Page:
Northwest Arkansas Classical Academy’s (NWACA) Spartan Robotics program is in its fourth year and is now gearing up to expand as a result of two recent grants totaling $2,000 awarded to the varsity and junior varsity teams. The purpose of the Arkansas First Tech Challenge Robotics Rookie Grant program, set up by Arkansas FIRSTⓇ, is to help new teams become organized and not worry about the financial burden of purchasing robotic kits and paying tournament fees. According to its website, “Arkansas FIRST is a volunteer-based non-profit organization founded to ensure every Arkansas student has access to the exciting world of competitive robotics.”
Staff Sponsor of the Spartan Robotics teams and sixth-grade teacher Rick Koretoff says, “This allows more time for the students to focus on developing their concepts and building the actual robots, rather than fundraising.” Koretoff goes on to explain that robotics can become costly, with competition registration fees at about $275, plus additional fees for each qualifying event. Because NWACA has two brand new teams, there would be about $550 worth of up-front costs.
“This grant covered those fees, but FIRST went even further and provided each new team with a robotics kit, which normally costs around $600,” says Koretoff. “The kit comes with a cell phone and remote that controls the robot, as well as important components such as wires and motors that make up the structure of the robot.”
With the addition of the two rookie teams, NWACA now has three teams consisting of a JV and varsity made up of sixth- and seventh-graders, as well as the high school team named the Terminators. The JV and varsity Micro-Machines teams are in their first year, while the Terminators are continuing to build upon successes of being the school’s first team in the program.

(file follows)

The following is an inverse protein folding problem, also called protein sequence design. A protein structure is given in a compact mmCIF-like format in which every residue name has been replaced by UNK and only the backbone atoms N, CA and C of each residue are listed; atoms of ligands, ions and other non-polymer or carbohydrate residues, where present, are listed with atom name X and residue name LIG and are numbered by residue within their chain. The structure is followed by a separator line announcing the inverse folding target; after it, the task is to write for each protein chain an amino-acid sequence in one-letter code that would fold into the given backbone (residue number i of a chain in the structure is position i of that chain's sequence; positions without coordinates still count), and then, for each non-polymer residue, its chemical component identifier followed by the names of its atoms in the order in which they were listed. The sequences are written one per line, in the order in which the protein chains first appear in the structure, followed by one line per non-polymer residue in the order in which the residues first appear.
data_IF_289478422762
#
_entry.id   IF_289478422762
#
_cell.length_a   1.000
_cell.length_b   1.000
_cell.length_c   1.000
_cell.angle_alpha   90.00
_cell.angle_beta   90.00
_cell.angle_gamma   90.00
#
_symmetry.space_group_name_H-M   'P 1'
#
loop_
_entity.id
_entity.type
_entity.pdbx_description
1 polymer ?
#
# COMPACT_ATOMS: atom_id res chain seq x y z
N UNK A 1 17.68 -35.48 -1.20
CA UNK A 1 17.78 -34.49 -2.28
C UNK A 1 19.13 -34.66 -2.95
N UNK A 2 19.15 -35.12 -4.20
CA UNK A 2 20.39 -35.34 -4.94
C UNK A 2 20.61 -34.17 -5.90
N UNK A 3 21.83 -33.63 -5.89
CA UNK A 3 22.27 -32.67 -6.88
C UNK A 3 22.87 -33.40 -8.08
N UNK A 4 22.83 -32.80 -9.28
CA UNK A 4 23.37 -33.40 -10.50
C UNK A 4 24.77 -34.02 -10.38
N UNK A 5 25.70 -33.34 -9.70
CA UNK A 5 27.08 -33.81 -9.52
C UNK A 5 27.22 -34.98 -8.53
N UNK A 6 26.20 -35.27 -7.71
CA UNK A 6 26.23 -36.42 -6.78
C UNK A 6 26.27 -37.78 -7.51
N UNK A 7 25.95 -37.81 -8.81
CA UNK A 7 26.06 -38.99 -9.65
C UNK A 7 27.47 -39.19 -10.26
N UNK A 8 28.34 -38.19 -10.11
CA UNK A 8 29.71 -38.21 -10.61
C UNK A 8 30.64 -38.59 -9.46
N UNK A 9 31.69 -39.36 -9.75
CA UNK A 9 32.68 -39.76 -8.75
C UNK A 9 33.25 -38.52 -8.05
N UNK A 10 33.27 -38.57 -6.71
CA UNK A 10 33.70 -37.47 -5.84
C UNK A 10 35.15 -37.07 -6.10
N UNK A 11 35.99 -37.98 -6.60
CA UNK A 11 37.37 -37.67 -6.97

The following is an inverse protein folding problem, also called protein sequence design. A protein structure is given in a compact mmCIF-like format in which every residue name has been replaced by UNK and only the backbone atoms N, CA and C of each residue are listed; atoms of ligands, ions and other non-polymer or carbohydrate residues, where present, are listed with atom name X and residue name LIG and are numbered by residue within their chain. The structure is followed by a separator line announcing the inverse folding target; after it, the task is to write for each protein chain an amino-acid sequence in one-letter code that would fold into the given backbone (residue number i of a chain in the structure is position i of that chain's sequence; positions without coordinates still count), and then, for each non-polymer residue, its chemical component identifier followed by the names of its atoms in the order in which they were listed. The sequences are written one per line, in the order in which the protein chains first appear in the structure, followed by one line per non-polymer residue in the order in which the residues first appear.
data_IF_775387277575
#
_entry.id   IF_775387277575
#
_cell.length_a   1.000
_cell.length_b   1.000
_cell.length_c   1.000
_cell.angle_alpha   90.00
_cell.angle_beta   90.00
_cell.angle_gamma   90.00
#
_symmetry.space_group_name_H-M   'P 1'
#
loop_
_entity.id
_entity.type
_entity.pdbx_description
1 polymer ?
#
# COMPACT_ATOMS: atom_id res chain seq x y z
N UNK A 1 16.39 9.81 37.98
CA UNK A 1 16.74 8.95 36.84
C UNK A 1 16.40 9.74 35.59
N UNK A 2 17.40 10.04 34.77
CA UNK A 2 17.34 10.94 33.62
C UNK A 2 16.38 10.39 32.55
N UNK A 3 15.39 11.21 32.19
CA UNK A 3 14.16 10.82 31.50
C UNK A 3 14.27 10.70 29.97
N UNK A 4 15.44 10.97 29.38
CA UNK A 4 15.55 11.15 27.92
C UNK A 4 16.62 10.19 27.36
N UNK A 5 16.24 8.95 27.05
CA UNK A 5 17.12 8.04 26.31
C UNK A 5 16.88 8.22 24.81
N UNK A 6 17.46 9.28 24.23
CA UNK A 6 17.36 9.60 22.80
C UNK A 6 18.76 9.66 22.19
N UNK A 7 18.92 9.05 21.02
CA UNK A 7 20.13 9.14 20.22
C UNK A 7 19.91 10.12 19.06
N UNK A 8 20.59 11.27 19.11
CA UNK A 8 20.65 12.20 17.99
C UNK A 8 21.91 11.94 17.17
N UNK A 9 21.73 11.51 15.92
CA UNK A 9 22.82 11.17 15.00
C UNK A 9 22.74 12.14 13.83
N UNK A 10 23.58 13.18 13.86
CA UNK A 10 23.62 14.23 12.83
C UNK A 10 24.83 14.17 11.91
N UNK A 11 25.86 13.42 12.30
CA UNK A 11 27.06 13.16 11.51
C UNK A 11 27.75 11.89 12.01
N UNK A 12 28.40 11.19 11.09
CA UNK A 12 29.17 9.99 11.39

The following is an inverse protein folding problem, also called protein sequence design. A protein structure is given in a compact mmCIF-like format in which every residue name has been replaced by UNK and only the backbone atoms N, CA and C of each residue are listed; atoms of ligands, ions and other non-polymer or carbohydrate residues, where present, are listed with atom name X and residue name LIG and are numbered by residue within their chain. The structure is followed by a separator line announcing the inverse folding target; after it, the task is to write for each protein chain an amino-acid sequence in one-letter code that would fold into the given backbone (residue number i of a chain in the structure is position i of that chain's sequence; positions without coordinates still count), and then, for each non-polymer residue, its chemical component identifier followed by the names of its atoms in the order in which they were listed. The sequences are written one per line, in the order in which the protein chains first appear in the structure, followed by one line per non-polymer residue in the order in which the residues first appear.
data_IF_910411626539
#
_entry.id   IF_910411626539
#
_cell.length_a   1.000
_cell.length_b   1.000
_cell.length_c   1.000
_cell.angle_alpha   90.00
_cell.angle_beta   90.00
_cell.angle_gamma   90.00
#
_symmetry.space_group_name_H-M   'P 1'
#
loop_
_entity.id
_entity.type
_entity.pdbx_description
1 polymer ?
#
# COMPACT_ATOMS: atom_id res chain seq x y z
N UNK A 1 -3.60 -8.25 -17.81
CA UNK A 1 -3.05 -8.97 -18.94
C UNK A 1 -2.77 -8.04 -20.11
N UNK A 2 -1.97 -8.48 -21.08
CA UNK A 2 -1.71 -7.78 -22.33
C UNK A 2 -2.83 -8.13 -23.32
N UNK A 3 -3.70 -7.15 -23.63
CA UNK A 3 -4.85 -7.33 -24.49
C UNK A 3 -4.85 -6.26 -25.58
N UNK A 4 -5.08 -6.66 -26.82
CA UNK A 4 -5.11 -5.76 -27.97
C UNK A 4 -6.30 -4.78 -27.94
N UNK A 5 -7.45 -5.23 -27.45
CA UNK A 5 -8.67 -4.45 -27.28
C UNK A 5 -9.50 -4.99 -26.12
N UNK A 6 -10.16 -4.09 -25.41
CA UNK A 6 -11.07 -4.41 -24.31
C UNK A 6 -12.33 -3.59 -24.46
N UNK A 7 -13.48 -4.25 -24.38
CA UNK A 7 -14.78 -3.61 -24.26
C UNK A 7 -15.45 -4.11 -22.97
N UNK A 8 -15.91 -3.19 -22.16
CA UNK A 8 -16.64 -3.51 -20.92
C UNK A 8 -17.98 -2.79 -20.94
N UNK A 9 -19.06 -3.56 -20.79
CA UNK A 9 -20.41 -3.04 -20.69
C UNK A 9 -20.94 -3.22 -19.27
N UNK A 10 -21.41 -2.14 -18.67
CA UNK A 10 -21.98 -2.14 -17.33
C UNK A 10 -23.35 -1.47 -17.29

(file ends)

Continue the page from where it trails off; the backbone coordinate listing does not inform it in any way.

Last year, a couple of experienced teams, Diva Force and Tech Hogs, took the Terminators under their wings and helped provide supplies and coaching tips to Koretoff. After placing 23rd out of 33 teams, the start-upTerminators were chosen as a wildcard competitor to assist Diva Force. The teams united to finish third overall with a NWACA sixth-grader driving the robot.
Koretoff says, “It’s about more than a robot and playing a game. It’s about working together to promote STEM (science, technology, engineering, and mathematics) within the community; learning to be graciously professional and pursuing the field of engineering.”
Koretoff is in his fifth year with ResponsiveEd and is dedicated to growing his students’ love of STEM education. Koretoff says that knowing one of his former students will be pursuing an engineering degree in college reinforces his hard work.
The Spartan Robotics teams are looking forward to taking their three robots to the first competition on November 10, followed by events on December 8 and January 12. Koretoff says, “This is an opportunity for the students to show off their robots, but also present their concepts, design development and coding to judges.”
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